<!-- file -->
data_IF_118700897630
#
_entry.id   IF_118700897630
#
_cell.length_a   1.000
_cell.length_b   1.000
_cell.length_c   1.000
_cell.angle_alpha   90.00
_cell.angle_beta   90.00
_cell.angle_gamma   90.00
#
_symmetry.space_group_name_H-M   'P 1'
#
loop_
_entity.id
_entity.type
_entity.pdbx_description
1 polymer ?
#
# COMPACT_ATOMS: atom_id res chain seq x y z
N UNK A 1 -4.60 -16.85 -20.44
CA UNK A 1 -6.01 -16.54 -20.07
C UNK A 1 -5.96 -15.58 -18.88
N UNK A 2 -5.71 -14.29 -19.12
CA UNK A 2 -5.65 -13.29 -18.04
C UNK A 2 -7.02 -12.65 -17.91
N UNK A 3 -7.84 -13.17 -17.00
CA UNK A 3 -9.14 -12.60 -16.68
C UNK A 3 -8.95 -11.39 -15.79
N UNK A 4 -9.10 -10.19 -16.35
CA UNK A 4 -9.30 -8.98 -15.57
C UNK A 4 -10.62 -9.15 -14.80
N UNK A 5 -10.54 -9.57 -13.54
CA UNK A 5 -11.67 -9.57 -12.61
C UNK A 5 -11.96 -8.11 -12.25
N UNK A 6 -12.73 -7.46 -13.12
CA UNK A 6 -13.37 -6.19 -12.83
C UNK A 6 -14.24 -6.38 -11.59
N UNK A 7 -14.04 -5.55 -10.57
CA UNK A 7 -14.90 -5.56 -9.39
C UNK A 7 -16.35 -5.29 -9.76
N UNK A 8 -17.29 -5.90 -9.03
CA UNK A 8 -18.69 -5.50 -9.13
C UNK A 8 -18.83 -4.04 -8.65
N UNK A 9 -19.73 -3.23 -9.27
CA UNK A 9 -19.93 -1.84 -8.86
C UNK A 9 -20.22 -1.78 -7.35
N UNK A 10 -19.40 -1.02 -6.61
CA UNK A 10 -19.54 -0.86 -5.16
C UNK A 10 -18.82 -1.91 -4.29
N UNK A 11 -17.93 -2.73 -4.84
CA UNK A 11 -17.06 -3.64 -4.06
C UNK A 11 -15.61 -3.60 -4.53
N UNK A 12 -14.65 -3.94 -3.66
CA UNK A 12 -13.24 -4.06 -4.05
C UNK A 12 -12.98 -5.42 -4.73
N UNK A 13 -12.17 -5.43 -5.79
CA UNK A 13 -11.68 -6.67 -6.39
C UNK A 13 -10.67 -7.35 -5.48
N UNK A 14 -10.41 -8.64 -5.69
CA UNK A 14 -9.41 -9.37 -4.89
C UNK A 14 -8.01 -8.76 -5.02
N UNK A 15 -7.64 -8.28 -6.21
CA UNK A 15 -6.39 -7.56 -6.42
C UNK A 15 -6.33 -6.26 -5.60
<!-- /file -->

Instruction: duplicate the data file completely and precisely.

data_IF_118700897630
#
_entry.id   IF_118700897630
#
_cell.length_a   1.000
_cell.length_b   1.000
_cell.length_c   1.000
_cell.angle_alpha   90.00
_cell.angle_beta   90.00
_cell.angle_gamma   90.00
#
_symmetry.space_group_name_H-M   'P 1'
#
loop_
_entity.id
_entity.type
_entity.pdbx_description
1 polymer ?
#
# COMPACT_ATOMS: atom_id res chain seq x y z
N UNK A 1 -4.60 -16.85 -20.44
CA UNK A 1 -6.01 -16.54 -20.07
C UNK A 1 -5.96 -15.58 -18.88
N UNK A 2 -5.71 -14.29 -19.12
CA UNK A 2 -5.65 -13.29 -18.04
C UNK A 2 -7.02 -12.65 -17.91
N UNK A 3 -7.84 -13.17 -17.00
CA UNK A 3 -9.14 -12.60 -16.68
C UNK A 3 -8.95 -11.39 -15.79
N UNK A 4 -9.10 -10.19 -16.35
CA UNK A 4 -9.30 -8.98 -15.57
C UNK A 4 -10.62 -9.15 -14.80
N UNK A 5 -10.54 -9.57 -13.54
CA UNK A 5 -11.67 -9.57 -12.61
C UNK A 5 -11.96 -8.11 -12.25
N UNK A 6 -12.73 -7.46 -13.12
CA UNK A 6 -13.37 -6.19 -12.83
C UNK A 6 -14.24 -6.38 -11.59
N UNK A 7 -14.04 -5.55 -10.57
CA UNK A 7 -14.90 -5.56 -9.39
C UNK A 7 -16.35 -5.29 -9.76
N UNK A 8 -17.29 -5.90 -9.03
CA UNK A 8 -18.69 -5.50 -9.13
C UNK A 8 -18.83 -4.04 -8.65
N UNK A 9 -19.73 -3.23 -9.27
CA UNK A 9 -19.93 -1.84 -8.86
C UNK A 9 -20.22 -1.78 -7.35
N UNK A 10 -19.40 -1.02 -6.61
CA UNK A 10 -19.54 -0.86 -5.16
C UNK A 10 -18.82 -1.91 -4.29
N UNK A 11 -17.93 -2.73 -4.84
CA UNK A 11 -17.06 -3.64 -4.06
C UNK A 11 -15.61 -3.60 -4.53
N UNK A 12 -14.65 -3.94 -3.66
CA UNK A 12 -13.24 -4.06 -4.05
C UNK A 12 -12.98 -5.42 -4.73
N UNK A 13 -12.17 -5.43 -5.79
CA UNK A 13 -11.68 -6.67 -6.39
C UNK A 13 -10.67 -7.35 -5.48
N UNK A 14 -10.41 -8.64 -5.69
CA UNK A 14 -9.41 -9.37 -4.89
C UNK A 14 -8.01 -8.76 -5.02
N UNK A 15 -7.64 -8.28 -6.21
CA UNK A 15 -6.39 -7.56 -6.42
C UNK A 15 -6.33 -6.26 -5.60